Saturday, January 28, 2012


I thought I would start posting a traditional Tuscan recipe every so often, in case you would like to know what real Tuscan food is all about.

The first recipe I am going to share with you is called rosticciana.  Rosticciana is a traditional Tuscan dish made with 6 ingredients:  pork ribs, rosemary, garlic, water, salt, and white wine.  It's super easy, but it will take some time before you can eat it.

First thing you must do is cut the pork ribs into sections, about an inch to an inch and a half thick.  Place them into a large frying pan and stick some rosemary branches around them.  Peel  some garlic cloves and put them in the pan, too.

Pour a glass of water over it all, put a lid on it, and cook on low to medium-low heat for about an hour.  Be sure to turn the ribs every so often until the water has completely evaporated.  (If after an hour the water still hasn't evaporated, remove the lid & cook it until the water disappears.)

Increase the heat to medium and sprinkle the ribs with some salt (I use sea salt, personally).

Pour in a glass of white wine (about 6-8 ounces) and let it reduce gently.  Make sure to turn the ribs frequently so that the ribs brown evenly on all sides.

When it's done, serve it with spinaci alla Fiorentina (Florentine style spinach).

What's that?  You don't know how to make spinaci alla Fiorentina??  Argh.  Ok,

Get a bag of spinach.  Get two bags if you're going to be feeding more than one or two people.  Rinse the leaves in water.  (I dump the bag of spinach into a big colander and run cold water over them, then toss them around to get a lot of the water out.)

Pour some olive oil in the bottom of a deep pan.  I don't measure my olive oil, I just pour it.  You want to get just enough in there to coat the bottom of the pan.

Dump the spinach into the pan.

Put a lid on it and cook it over medium heat.

While it's cooking, slice up a couple cloves of garlic.

Check on the spinach.  It won't take too long to cook down.  When it does, sprinkle in some salt and toss in the sliced garlic.

Saute, and when the garlic is's ready to eat!

Buon Appetito!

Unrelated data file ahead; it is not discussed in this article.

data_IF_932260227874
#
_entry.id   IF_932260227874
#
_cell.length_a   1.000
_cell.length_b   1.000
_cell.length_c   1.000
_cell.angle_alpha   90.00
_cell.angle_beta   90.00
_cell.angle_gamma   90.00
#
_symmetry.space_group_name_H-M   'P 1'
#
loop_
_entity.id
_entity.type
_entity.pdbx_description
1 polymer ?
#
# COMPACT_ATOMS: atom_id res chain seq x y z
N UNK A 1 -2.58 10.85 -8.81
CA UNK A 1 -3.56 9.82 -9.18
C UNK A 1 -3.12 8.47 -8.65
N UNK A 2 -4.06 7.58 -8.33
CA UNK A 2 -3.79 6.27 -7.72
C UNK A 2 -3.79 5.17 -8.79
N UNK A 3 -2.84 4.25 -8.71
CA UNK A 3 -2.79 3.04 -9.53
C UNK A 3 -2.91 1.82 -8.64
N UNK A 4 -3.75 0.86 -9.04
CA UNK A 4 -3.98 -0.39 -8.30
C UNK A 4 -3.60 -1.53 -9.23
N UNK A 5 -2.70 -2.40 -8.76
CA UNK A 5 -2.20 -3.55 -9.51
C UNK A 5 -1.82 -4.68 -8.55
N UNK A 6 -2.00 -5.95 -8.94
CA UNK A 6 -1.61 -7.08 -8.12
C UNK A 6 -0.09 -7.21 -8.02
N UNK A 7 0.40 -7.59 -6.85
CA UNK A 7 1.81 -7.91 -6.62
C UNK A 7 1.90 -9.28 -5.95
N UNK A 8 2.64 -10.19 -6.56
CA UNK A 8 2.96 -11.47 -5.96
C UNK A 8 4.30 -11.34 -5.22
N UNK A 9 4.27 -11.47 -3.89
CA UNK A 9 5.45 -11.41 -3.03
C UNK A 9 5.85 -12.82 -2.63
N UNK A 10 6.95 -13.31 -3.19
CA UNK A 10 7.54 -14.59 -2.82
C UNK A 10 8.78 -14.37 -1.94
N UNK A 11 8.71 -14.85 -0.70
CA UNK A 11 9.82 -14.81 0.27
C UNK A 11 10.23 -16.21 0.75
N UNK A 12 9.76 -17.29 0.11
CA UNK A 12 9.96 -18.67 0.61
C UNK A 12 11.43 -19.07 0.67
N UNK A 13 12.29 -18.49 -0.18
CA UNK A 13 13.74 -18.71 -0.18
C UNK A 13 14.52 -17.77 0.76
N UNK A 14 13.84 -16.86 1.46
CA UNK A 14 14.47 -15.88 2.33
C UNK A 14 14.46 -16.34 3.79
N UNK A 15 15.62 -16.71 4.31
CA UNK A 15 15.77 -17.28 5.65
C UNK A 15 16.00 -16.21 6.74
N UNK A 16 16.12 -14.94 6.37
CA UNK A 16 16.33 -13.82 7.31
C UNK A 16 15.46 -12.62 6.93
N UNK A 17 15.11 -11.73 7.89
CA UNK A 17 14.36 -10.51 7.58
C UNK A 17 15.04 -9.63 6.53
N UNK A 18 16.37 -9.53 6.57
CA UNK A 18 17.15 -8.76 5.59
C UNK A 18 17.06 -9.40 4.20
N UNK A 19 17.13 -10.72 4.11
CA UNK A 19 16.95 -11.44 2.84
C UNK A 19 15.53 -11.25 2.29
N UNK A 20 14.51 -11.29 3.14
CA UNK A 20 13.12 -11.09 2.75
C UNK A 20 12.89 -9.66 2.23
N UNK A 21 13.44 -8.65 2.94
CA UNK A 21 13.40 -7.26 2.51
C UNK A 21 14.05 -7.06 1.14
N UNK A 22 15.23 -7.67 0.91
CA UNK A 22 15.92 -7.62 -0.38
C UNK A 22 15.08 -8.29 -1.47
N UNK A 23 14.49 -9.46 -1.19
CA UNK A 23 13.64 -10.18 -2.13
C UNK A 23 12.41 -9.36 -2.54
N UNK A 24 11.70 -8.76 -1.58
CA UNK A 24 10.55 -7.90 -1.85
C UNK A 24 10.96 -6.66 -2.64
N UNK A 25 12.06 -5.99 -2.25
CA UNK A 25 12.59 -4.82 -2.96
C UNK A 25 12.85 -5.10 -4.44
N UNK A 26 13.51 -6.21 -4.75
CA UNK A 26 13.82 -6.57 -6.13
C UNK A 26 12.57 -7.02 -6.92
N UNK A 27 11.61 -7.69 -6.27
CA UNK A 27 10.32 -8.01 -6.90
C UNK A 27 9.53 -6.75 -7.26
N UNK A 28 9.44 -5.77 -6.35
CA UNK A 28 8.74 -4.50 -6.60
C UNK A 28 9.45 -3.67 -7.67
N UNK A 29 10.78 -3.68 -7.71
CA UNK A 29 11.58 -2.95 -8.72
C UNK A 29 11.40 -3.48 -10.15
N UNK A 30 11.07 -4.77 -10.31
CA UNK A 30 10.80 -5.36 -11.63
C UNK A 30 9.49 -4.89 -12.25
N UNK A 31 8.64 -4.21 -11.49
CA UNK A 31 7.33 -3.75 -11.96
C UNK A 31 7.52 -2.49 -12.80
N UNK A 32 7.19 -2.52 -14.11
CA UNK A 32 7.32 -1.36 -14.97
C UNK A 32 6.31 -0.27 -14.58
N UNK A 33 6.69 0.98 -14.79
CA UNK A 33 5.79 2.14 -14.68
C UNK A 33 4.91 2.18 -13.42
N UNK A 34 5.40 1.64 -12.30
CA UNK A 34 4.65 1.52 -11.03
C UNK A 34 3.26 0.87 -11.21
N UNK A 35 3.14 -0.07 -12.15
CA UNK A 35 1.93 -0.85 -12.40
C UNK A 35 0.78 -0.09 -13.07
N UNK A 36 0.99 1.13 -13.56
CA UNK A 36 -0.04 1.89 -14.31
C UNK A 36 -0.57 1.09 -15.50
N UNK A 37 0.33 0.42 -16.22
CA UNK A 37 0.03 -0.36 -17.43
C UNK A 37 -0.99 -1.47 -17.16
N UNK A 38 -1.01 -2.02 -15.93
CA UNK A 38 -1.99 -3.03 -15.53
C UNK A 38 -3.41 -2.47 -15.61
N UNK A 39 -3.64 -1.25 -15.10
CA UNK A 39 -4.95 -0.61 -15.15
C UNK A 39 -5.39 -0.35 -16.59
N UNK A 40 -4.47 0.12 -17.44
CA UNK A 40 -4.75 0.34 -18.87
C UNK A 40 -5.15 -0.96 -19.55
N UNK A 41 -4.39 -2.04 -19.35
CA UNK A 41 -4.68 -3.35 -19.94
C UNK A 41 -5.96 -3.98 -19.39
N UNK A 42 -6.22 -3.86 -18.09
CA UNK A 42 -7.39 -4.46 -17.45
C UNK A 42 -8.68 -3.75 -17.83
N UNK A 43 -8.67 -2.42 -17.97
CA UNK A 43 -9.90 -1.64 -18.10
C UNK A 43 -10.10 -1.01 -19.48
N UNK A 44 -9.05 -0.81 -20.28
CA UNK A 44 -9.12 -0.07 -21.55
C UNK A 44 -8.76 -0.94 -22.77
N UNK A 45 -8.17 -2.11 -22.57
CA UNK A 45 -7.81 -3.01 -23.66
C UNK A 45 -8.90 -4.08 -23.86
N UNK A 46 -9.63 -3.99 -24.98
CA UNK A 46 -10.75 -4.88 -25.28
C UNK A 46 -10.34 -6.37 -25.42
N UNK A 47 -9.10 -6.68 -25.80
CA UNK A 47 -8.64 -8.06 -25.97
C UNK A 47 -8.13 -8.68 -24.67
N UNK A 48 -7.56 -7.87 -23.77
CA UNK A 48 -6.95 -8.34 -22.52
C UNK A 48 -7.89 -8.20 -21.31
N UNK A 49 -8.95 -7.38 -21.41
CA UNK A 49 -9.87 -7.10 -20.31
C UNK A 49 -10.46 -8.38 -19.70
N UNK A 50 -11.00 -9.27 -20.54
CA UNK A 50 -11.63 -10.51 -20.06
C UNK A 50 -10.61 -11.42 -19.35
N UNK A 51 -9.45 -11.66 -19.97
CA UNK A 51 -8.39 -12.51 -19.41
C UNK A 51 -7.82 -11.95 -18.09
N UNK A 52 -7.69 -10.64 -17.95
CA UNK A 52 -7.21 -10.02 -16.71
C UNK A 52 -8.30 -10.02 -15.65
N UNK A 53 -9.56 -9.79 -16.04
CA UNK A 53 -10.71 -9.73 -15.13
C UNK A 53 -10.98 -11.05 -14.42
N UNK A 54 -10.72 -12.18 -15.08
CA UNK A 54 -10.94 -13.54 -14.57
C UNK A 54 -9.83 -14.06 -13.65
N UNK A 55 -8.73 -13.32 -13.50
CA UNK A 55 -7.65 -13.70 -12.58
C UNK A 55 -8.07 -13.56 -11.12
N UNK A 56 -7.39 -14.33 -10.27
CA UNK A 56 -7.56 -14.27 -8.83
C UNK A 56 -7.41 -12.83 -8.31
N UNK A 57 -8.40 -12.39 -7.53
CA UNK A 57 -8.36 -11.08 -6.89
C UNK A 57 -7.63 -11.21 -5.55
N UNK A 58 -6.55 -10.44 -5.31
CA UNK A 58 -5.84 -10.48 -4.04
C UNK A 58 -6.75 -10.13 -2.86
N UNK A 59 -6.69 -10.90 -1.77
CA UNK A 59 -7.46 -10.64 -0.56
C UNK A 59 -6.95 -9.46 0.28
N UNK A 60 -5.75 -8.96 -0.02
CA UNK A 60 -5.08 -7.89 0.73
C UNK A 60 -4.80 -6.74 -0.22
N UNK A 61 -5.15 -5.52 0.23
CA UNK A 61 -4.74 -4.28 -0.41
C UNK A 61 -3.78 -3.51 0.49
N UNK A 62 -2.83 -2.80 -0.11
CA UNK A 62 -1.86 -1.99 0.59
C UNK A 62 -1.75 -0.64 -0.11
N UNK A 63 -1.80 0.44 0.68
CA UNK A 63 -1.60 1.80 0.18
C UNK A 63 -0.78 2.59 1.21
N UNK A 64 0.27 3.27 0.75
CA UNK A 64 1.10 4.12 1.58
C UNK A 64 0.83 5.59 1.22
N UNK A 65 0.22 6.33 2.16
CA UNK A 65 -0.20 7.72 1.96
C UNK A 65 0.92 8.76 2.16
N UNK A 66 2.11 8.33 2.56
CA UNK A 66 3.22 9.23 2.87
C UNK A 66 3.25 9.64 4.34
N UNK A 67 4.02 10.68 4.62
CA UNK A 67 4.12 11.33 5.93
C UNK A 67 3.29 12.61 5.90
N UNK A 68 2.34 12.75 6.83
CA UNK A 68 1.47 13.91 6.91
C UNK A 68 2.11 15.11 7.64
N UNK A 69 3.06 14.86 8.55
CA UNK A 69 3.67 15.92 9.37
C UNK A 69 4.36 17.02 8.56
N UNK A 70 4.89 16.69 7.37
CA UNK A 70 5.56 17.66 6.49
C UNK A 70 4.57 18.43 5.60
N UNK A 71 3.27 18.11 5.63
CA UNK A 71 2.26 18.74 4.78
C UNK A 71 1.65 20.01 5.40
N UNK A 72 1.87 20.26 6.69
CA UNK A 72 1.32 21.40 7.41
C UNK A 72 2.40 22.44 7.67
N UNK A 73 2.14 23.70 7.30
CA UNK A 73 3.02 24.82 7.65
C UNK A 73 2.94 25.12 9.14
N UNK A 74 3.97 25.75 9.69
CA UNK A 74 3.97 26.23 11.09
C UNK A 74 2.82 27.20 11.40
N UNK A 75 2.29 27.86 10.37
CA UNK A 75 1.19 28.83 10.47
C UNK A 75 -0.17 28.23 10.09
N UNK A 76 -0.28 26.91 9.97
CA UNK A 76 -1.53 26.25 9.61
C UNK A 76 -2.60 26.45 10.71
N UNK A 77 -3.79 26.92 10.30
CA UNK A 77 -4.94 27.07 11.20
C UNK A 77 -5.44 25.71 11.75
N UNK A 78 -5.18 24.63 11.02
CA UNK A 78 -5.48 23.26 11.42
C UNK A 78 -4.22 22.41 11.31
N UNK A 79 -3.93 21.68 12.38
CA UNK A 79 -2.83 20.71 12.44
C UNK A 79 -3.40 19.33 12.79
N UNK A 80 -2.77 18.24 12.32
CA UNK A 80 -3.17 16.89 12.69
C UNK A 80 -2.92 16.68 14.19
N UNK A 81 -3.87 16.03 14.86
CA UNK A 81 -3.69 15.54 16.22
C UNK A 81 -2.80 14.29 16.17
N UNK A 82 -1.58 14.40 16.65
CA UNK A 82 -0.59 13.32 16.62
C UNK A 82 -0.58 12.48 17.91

Sunday, January 22, 2012

La Basilica di Santa Croce

Florence, and all of Italy, is filled with beautiful churches.  The most beautiful church in Florence, in my opinion, is La Basilica di Santa Croce.  The construction of this magnificent house of worship began in 1294, probably by the architect Arnolfo di Cambio, and was built on the site of a smaller church built by the Franciscans about 40 years prior.  The exterior marble facade of the church was built between 1853-1863 by Niccolo Matas.  One thing you may notice right away upon looking at the church is that there is a Star of David inserted into the center gable of the facade.  It may seem a bit strange to see on a Catholic church, however, the placement of this symbol is understood to be a nod to the Jewish religion, of which Matas practiced.

The robe and a segment of the belt worn by St. Francis of Assisi 

The entrance to the church is on the left side, under an arched portico.  The ticket counter is there and you will pay 5 euro to gain entrance (as an adult.  4 euro for children 11-17.  Children under 10 and under are free with paying adult.).  There is a separate entrance for people who wish to enter for prayer and/or confession.  This separate entrance (which is free) leads to a couple of small side chapels, which are gated off from the rest of the church. 

View of the main altar, surrounded by scaffolding
The soaring gothic interior of the nave is impressive.  The main chapel area, around the altar, currently is being restored, so there is a lot of scaffolding that prevents views of that area, but the rest of the church is, thankfully, scaffolding free (at least as of December 2011).

Santa Croce is probably most famous for being the final resting place for many famous Italians.  As you walk along the side aisles of the nave, you will encounter the monuments of some extremely famous people that I know you read about in school.  People such as...

...Galileo Galilei...

...Michelangelo Buonarroti...